Karlsruhe Institute of Technology: Colored facades increase acceptance

The building material wood is deeply anchored in the memory of numerous cultural landscapes. A study by the Karlsruhe Institute of Technology (KIT) now shows how much future building with wood will open up. It examines how timber construction can return to the city from a building culture, structural engineering and design point of view. According to the thesis, more color is the key to greater acceptance. The reference project for the study is the “Vinzent” residential and office building in Munich’s Neuhausen district, which has been designed with colored, green wooden facades.

The study “Colored wooden facades in an urban context” commissioned and financed by the project developer Bauwerk, carried out at the Professorship for Design and Building Construction at KIT, identifies three megatrends, among others, which are driving the new wood construction boom: Wood scores points in the “Ecology and Environment” megatrend its natural CO2 and energy balance, high circularity, emission reductions and a comparatively good availability. With regard to “mechanization and digitization”, timber construction is experiencing massive further development, for example through the coupling of the design process (CAD) and the manufacturing process (CNC) as well as new possibilities for surface processing.

Finally, in the third megatrend, “creating living space”, wood proves to be superior to other building materials in that it can often be prefabricated in a modular manner and installed accordingly efficiently – for example in the case of densification of existing quarters. “Precisely because timber construction is taking up more and more space in the current social discourse, it has to reinvent itself in its expression in order to be able to assume and hold a new position, especially in the city,” emphasizes Professor Ludwig Wappner from the Institute for Design and Building Technology (IEB). of the KIT. “We believe that this should be done on the basis of the design potential of material honesty, the latest production options and building culture continuities.”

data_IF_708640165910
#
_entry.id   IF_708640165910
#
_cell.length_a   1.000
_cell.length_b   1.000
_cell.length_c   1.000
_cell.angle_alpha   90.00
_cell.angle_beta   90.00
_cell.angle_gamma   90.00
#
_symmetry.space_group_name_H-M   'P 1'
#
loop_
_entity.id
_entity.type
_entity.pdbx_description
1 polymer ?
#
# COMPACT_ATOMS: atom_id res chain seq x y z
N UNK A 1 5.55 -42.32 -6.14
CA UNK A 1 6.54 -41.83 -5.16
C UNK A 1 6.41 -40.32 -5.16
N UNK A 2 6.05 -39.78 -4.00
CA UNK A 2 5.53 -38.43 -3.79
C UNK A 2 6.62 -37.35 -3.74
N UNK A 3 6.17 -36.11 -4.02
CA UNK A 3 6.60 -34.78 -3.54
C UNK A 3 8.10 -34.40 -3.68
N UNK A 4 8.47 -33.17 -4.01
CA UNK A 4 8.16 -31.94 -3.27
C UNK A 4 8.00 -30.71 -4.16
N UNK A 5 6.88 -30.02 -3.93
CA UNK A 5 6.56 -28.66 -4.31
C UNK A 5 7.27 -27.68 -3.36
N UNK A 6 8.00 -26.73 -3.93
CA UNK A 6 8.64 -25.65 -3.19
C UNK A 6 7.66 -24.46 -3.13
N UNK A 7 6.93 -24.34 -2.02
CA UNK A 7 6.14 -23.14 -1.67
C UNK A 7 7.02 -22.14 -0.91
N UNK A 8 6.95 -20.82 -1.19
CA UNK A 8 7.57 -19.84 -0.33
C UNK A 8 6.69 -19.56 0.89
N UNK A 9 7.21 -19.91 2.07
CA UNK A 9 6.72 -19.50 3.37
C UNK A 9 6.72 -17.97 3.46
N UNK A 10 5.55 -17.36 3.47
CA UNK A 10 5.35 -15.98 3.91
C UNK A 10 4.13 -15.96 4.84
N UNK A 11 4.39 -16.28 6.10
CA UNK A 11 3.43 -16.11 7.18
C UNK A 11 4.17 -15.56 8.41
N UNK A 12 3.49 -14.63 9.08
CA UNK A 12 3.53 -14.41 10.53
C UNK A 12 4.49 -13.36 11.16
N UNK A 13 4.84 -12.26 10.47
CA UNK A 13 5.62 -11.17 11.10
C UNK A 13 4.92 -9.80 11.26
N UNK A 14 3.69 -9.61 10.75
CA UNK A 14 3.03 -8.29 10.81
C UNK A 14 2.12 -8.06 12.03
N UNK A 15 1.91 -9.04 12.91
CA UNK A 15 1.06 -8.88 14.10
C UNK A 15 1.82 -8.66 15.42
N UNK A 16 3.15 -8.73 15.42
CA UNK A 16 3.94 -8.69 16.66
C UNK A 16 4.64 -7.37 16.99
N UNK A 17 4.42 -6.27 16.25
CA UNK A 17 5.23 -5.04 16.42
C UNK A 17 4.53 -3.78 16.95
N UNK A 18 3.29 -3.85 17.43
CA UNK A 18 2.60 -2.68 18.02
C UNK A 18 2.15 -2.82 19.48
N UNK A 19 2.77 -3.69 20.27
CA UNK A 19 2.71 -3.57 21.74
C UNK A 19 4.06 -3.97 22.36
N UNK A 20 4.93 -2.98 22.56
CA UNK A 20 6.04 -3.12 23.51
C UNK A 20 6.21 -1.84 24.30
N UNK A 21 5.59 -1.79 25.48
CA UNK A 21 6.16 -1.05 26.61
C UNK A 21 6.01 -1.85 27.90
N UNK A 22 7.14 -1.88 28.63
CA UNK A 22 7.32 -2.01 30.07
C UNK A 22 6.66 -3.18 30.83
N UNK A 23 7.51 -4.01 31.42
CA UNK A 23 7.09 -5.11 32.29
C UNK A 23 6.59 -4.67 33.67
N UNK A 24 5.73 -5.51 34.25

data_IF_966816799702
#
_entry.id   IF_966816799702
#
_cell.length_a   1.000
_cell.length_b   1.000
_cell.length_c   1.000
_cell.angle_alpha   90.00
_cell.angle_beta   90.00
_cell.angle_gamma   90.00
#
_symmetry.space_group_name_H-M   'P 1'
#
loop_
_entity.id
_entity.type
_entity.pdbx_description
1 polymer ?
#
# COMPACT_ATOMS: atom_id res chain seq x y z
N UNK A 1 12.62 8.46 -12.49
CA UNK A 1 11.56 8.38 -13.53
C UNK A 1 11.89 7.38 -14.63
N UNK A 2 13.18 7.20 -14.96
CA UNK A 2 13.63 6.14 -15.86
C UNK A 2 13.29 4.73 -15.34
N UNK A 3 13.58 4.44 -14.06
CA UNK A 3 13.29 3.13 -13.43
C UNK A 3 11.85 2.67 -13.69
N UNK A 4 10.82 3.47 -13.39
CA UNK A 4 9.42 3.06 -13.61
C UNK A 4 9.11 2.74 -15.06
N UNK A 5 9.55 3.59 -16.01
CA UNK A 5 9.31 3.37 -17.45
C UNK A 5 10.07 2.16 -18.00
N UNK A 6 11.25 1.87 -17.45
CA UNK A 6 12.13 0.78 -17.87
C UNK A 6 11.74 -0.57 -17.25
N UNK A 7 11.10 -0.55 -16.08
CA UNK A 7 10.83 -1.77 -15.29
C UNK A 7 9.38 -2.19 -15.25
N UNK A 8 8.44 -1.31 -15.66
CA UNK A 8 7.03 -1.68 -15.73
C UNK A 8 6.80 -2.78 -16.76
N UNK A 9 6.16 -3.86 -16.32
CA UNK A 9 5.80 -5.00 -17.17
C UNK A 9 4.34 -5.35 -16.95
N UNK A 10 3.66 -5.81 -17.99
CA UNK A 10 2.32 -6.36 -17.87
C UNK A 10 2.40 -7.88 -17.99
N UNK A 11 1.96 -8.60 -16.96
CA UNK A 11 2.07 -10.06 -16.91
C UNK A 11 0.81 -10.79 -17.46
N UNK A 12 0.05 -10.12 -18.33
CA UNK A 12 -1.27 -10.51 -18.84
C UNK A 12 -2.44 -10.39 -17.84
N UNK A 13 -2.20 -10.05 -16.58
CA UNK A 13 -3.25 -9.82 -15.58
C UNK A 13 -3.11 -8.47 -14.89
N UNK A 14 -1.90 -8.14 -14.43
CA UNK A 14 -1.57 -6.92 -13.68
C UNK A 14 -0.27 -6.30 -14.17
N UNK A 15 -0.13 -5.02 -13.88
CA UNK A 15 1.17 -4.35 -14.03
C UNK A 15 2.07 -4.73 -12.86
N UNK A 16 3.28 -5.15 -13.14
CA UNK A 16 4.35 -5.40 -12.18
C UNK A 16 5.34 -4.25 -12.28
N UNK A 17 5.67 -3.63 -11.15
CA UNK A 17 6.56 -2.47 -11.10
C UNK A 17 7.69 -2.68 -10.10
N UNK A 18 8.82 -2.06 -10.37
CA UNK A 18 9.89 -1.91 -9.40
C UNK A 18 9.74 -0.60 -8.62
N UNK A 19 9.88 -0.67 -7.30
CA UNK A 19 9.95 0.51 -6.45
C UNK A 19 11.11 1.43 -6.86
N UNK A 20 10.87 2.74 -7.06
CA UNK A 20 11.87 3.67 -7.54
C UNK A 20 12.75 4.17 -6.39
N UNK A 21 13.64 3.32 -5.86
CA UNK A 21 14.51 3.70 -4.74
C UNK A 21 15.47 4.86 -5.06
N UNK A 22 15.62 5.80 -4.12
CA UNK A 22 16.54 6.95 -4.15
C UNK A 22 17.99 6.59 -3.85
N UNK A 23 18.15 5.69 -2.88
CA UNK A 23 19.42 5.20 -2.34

Colorfulness pleases the eye and protects the wood

According to the architects and researchers at KIT, this return of wood as a building material to urbanity is linked to technical knowledge and aesthetic laws from the pre-concrete and pre-steel times, but does not mean a renaissance of village or small-town half-timbered idylls. In fact, the urban planning requirements of the present enter into completely new connections with the constructive logic of timber construction. The focus of the publication, which is aimed at planners, those willing to build and renovate as well as interested laypeople, is the wooden façade. The authors describe the change from rod-shaped to flat building elements and plead for plywood surfaces and stacked boards (e.g. in the form of cladding), for constructive, i.e. non-chemical wood protection,

“Color is the entrance ticket for timber construction into the city,” says architect Dr. Falk Schneemann from IEB, next to Ludwig Wappner and Peter Hoffmann, IEB, third author of the study. “Color creates acceptance and facilitates the contextual integration of wooden buildings into established urban districts.” In addition, modern, non-hazardous colored glazes protect the wood from harmful environmental influences such as exhaust fumes, UV radiation or fungi.